1. I added logic to adjust sound volume based on game progression and the amount of mayhem on the screen.
  2. In an attempt to make the game playable by rookies as well as advanced destructionists, I added logic to monitor the user and adjust the difficulty level accordingly.
If either of these interests you, let me know and I will dig into more details with further posts. If not, there you have it folks – The Making of Doodle Blast! in a nutshell.

The final game stats were as follows:
78 code files, 7693 lines of code, 9 textures, 42 sounds, and, as of today, 1773 submitted online scores.

Friday, March 5, 2010

Doodle Blast! - Day 6 - Global Scores

Stats: 66 code files, 5811 lines of code, 6 textures, 247 world flags, 21 sounds

Today, I mostly played with global scores. iPhone has a very sexy control called UITableView. It is essentially a scrollable table of items with lots of possibilities for customization, supporting both linear and hierarchical data visualization. The trouble is that if you want to use all this goodness, you need to learn it first and that takes time. Fortunately for me, Apple has some pretty good documentation about it along with some fun sample code. Plus I found some even more interesting tutorial online. Good thing we have the internet!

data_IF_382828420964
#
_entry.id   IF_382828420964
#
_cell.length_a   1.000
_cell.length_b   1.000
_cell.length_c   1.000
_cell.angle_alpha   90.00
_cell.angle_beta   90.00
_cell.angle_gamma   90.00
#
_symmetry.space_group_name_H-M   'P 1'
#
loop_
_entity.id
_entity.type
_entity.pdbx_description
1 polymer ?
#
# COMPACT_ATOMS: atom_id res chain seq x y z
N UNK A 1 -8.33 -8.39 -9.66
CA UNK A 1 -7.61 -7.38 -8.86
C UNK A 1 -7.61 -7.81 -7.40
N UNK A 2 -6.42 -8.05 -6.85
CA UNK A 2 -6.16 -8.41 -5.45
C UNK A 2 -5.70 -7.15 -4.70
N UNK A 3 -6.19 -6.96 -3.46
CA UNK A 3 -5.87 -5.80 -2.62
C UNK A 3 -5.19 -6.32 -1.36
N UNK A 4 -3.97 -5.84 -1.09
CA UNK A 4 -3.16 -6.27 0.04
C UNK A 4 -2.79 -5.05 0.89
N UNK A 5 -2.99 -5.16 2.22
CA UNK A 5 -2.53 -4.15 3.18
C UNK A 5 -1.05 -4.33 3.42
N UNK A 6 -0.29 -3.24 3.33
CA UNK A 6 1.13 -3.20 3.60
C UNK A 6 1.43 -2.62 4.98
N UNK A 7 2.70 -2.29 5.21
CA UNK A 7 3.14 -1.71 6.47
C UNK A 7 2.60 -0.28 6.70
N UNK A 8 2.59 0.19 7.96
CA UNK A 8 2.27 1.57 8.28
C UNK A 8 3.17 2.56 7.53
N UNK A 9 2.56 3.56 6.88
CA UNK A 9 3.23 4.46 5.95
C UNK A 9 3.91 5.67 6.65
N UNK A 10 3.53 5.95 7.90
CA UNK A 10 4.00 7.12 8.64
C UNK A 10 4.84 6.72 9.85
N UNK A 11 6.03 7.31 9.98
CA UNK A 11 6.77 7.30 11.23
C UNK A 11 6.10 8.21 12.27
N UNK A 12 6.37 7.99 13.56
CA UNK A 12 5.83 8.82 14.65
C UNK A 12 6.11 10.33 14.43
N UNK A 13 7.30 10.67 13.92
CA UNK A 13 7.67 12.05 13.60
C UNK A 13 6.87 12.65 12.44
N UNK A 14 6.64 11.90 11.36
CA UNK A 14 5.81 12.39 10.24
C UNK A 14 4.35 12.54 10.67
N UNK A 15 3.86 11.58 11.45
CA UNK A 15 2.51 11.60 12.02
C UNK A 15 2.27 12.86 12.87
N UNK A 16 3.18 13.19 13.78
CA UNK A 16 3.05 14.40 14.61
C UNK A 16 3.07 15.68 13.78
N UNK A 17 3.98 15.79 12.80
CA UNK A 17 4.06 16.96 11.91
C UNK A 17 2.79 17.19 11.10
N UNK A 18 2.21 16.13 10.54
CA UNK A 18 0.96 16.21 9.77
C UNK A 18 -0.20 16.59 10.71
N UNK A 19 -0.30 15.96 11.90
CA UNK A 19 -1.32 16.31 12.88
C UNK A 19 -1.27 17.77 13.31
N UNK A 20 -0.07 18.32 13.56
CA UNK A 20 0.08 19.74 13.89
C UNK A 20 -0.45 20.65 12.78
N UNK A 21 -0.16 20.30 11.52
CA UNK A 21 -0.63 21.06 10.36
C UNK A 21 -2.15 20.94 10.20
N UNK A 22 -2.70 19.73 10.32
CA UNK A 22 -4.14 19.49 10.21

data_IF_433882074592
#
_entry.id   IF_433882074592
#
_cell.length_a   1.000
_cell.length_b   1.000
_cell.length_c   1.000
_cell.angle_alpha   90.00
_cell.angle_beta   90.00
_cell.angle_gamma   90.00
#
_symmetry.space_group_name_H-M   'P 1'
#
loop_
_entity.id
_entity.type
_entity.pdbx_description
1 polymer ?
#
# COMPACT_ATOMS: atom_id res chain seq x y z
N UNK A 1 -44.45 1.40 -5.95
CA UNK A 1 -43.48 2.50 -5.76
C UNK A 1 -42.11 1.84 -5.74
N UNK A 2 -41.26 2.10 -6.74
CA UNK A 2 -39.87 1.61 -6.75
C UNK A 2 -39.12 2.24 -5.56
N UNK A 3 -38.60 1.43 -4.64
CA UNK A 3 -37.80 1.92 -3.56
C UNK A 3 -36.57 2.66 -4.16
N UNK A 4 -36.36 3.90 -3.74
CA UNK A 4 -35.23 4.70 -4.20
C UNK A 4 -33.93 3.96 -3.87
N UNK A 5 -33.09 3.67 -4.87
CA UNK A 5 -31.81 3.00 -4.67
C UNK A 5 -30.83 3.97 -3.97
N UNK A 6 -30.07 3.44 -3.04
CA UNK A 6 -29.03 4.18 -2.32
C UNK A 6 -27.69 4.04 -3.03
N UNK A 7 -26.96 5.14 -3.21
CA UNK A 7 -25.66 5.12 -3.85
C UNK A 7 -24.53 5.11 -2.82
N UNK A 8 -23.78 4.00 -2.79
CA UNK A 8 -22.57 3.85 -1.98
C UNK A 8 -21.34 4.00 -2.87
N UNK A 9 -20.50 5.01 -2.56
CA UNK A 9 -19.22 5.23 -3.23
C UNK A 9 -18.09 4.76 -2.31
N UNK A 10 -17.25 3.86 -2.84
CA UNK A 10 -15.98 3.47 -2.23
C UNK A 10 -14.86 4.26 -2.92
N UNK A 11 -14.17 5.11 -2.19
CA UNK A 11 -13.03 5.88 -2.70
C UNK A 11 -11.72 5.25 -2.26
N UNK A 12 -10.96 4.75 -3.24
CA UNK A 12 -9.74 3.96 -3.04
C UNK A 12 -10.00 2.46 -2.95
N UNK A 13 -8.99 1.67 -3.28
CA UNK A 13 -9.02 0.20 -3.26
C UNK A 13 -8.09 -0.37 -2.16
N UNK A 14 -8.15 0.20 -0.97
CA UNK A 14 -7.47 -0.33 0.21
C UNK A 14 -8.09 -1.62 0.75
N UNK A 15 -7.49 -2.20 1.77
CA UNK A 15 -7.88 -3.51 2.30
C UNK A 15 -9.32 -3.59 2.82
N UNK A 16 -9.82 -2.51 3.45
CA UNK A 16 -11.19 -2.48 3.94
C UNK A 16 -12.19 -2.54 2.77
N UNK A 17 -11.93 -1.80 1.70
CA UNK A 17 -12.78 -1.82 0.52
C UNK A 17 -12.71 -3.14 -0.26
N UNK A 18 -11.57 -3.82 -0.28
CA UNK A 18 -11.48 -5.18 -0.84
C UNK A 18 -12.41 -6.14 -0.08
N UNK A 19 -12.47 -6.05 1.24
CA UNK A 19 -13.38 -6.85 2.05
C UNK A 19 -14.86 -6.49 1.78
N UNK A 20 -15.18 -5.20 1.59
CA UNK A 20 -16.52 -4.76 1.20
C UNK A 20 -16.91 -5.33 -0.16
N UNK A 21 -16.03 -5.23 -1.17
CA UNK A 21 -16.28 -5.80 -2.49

Then I had to make sure that the table of scores showed up in Cocos2D mixed in with all the OpenGL goodness. Once again, I was in luck – lots of samples and, actually, a very clean way of doing it:
_tableController = [[ScoreTableController alloc] initWithStyle:UITableViewStylePlain];
UITableView* table = _tableController.tableView;
[[[CCDirector sharedDirector] openGLView] addSubview:table];
I wrote a custom ScoreTableController that subclasses UITableViewController and deals with all the custom display logic. Then I simply added the table that the controller manages as a sub-view of the root OpenGL view. I love it when frameworks actually make your life easier.

The one glitch I ran into was fading. The page that hosted the table view fades in and out of black when it first appears as well as when the user navigates back to the main menu. Cocos2D has a nice set of transitions built into it. However, the table wasn’t part of the OpenGL world and, hence, it was completely independent as far as fading was concerned. So what I ended up doing was fading in the table after the background was already fully there and, vice-versa, fading out the table before fading out the rest of the background. If you look for it in the final product, you can see it, but most people don’t notice.

Doodle Blast! - Day 5 - Menus and Scores

Stats: 60 code files, 5323 lines of code, 3 textures, 21 sounds

I’ve been checking to see how many views there are of each of the videos I post here and here is an interesting statistic:
Day 1 – prototype: 74 views
Day 2 – collisions: 105 views
Day 4 – flicks: 11 views
What’s up kids? Wanna know more about collisions or is it just the teenagers out there searching for YouTube videos that contain explosions and crashes? Flicks, on the other hand, not very popular. And here I thought that that post would be a hit. Oh well, I hope you are ready for some serious excitement, because on Day 5 I tackled the menu system!